The thing about saying anything less than negative about suicide is that your audience will try to blame the position on the fact you’re feeling suicidal, a position they are certain you would not hold if things were going well.
So the best time for me to write on this topic is now, at a time that I’m feeling quite positive.
Suicide. I tend to believe that a good number of suicides, perhaps a majority, were attempted while the individual was short-sighted. Life most certainly has a way of evolving out of a bad spot into something quite amazing.
I was suicidal after my divorce 2 decades ago. A depression held me in its grip for more than 2 years. The pain of the divorce kept me in a dark, but very introspective4 and creative mode. As I slowly emerged from the darkness and looked around me, I realized that life can morph into hundreds of different and brighter forms. I’m so very glad I did not end my life at that time.
However, this is not always possible for everyone at every time. There are situations that allow little hope for future happiness. This is seldom the end of a relationship. It more often occurs when a sickness or disease makes life unbearable due to the physical or emotional pain.
Age is also a factor. Each year I feel more and more satisfied I’ve lived life. There are still many things I intend to do, but I don’t think anyone can say Phil did not live a very full life. So, if I found myself experiencing excruciating pain with no hope of relief, I’d have no problem considering suicide as an option.
While acute and relentless physical pain may be a common legitimate reason to contemplate suicide, I think there are very few cases in which emotional pain would warrant suicide. Admittedly I base this on the fact that I came out of, what I considered to be, an extremely painful depression after my divorce. There may be degrees of depression I have not experienced, or situations in which the emotional pain does not subside. But I tend to doubt it. I don’t think I’ll ever again think about suicide simply due to emotional pain.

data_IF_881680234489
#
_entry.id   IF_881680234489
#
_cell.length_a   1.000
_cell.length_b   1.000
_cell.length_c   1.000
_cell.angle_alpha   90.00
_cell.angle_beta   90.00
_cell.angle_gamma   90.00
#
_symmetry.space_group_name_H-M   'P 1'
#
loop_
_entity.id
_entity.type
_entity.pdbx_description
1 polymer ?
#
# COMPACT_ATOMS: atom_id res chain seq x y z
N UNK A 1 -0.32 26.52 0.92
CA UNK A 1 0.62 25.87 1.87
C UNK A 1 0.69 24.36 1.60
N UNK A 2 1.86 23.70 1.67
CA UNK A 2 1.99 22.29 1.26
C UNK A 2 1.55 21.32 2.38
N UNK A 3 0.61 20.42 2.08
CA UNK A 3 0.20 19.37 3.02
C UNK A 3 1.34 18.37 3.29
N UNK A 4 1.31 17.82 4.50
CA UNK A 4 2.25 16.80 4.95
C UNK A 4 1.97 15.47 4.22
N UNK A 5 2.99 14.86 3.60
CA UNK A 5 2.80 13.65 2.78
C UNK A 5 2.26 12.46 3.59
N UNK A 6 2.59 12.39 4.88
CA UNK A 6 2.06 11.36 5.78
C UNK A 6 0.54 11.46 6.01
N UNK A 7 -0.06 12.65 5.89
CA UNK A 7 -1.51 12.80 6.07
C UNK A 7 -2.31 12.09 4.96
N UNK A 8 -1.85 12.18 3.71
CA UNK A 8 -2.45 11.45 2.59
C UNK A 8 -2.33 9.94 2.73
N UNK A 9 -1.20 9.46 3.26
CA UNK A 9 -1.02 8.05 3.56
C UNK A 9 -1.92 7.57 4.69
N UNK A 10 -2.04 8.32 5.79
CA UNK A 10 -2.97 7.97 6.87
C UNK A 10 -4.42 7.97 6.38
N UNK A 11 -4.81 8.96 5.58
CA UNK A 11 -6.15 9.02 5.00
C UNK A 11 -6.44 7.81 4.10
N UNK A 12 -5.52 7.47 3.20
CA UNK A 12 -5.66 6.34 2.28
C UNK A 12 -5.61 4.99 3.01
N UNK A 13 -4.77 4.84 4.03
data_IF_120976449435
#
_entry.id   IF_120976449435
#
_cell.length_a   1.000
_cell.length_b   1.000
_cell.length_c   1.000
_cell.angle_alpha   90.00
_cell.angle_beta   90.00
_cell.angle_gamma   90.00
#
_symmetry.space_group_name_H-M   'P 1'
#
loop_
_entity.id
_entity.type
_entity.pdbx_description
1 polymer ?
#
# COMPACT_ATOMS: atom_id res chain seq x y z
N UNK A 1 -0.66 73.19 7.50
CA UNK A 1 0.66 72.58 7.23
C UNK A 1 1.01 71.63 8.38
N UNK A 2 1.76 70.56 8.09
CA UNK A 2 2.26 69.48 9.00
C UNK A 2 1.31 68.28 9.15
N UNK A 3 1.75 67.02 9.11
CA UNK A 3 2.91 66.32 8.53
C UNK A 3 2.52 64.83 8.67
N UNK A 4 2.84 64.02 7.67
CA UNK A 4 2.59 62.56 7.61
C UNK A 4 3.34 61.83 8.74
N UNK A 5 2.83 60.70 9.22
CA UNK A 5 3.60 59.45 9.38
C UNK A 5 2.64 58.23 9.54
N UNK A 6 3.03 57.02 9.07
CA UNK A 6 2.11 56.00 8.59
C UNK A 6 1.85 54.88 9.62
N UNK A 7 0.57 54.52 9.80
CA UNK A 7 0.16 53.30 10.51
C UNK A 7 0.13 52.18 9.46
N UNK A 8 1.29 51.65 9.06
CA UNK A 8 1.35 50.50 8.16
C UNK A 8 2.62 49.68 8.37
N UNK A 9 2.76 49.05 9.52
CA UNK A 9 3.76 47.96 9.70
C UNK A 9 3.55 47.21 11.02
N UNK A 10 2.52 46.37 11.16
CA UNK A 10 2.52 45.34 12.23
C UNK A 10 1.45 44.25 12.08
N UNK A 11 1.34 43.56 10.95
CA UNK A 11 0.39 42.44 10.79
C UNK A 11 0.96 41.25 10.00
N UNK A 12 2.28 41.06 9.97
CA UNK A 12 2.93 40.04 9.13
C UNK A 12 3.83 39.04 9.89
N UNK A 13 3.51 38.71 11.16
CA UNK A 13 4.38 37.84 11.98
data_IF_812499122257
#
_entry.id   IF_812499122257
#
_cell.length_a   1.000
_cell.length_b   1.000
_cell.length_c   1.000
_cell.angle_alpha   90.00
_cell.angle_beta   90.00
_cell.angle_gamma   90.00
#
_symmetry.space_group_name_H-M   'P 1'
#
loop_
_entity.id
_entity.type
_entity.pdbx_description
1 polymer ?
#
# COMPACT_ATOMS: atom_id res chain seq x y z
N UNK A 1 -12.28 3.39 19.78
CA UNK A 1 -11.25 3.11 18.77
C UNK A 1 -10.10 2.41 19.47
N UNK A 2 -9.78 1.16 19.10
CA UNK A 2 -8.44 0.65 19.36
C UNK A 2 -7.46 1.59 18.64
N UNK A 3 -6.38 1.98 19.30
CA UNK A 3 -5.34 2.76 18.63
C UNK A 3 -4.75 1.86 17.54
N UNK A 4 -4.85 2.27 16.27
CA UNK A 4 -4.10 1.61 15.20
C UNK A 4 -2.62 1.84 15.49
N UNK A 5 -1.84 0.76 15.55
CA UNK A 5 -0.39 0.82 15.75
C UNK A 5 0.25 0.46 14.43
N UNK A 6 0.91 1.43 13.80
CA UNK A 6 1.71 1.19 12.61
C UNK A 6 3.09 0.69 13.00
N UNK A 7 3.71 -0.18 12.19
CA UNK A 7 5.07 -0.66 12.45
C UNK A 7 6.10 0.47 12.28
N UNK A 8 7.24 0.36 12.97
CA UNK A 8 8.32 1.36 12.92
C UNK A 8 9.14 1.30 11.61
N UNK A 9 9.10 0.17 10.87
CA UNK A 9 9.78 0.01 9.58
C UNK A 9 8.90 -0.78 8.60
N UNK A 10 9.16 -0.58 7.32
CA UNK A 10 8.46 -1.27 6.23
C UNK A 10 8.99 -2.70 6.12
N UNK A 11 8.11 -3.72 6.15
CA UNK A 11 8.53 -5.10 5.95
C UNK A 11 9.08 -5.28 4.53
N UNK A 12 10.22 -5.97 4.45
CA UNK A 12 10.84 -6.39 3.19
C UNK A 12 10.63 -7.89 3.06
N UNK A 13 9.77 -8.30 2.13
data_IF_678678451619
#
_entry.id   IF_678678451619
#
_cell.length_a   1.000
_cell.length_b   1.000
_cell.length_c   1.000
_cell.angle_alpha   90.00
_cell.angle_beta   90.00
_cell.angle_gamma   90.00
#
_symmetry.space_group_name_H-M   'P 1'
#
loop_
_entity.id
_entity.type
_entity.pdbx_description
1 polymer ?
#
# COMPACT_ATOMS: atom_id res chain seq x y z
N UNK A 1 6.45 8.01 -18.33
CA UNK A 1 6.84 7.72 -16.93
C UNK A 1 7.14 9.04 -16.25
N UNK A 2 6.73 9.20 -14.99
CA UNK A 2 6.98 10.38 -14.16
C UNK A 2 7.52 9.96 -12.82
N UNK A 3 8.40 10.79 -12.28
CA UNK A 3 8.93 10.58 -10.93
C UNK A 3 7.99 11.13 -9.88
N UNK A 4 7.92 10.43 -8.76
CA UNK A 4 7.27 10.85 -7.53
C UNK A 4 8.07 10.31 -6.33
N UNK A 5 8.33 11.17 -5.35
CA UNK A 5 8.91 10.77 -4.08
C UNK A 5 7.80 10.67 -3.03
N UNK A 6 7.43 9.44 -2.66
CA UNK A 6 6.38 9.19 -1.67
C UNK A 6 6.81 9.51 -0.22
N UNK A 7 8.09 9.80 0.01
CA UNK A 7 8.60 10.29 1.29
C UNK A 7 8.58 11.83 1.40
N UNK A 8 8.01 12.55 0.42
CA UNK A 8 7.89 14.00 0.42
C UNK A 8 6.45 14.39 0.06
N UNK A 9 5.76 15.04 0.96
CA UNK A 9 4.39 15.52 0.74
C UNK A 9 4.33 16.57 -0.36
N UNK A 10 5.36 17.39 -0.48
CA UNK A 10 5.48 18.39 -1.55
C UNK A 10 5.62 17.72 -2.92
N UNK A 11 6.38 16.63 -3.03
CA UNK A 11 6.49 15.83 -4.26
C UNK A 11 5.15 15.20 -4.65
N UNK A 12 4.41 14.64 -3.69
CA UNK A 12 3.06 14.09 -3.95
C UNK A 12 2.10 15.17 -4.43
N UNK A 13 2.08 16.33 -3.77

The following are the factors I think everyone suffering physical pain should carefully weigh before considering suicide.
The severity of your pain.
The hope of recovery.
Your potential productivity in spite of the pain, giving special consideration to the degree that you can help others.
The degree to which you have already had a great life.
Those negatively affected by your death.
The factors you should not consider include the following.
What others think is the “moral” decision for you to make.
The way your death will be a way to “get back at” or “take revenge on” anyone.
I would suggest that, in most cases, consulting those you love is a good idea. And you definitely do not want to leave anyone you love uninformed about your reasons, leading to them blaming themselves in some way. But ultimately, it is your life to end. If you have family members who would rather see you in immense pain than to have you missing from their overly-dependent lives, don’t feel guilty about deciding what is right for you…and probably also best for them.
Well, that was a bit too somber. Time to get back to living!